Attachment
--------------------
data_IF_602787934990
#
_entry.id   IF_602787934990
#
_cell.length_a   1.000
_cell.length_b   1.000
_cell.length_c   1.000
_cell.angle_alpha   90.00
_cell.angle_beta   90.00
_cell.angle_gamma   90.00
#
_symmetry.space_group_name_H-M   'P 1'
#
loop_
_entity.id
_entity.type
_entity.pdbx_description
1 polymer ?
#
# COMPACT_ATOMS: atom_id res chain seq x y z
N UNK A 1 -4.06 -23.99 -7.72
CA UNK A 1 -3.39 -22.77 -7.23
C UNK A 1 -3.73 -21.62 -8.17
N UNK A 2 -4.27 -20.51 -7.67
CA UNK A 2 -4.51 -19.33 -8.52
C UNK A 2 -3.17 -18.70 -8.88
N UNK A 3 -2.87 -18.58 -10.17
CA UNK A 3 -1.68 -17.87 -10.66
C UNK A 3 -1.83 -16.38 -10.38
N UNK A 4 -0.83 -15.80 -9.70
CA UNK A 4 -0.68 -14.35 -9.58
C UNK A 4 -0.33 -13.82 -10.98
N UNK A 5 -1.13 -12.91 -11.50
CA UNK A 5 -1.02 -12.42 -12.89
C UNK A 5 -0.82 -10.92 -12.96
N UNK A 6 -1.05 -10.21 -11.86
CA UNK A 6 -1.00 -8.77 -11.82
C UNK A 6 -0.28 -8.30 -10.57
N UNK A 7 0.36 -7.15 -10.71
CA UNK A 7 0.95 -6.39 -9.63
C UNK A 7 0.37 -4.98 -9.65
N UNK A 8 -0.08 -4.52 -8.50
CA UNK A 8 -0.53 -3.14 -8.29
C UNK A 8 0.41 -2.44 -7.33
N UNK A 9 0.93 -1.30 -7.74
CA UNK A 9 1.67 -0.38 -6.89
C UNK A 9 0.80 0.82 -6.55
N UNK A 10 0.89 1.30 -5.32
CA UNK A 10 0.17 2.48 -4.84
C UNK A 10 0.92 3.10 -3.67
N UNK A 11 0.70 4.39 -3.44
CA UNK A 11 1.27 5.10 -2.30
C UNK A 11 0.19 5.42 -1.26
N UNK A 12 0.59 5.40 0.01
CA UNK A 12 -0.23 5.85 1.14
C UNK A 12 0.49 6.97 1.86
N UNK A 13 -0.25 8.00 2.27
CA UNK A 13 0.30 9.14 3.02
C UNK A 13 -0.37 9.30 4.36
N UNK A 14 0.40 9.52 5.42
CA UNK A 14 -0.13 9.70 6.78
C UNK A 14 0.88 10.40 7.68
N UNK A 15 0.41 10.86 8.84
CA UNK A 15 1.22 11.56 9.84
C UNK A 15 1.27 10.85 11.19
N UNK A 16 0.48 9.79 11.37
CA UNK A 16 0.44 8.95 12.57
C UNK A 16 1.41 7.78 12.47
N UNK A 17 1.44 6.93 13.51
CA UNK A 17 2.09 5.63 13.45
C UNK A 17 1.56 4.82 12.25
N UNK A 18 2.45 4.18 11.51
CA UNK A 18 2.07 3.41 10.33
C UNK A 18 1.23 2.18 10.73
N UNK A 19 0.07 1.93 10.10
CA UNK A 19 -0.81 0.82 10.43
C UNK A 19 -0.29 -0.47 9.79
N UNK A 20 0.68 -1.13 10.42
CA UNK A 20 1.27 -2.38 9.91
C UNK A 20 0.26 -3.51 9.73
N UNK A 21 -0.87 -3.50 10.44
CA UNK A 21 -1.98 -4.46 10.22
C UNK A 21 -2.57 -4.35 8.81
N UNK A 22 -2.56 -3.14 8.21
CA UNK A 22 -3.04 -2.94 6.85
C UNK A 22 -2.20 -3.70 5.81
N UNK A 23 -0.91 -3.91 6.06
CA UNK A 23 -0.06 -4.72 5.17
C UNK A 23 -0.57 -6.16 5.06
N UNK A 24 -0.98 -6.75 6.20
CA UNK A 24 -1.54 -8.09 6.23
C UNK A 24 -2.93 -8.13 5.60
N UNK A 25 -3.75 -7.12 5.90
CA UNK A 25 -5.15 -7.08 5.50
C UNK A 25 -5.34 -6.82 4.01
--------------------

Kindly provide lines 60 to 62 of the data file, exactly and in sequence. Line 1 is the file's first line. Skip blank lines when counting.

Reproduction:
N UNK A 14 0.40 9.52 5.42
CA UNK A 14 -0.13 9.70 6.78
C UNK A 14 0.88 10.40 7.68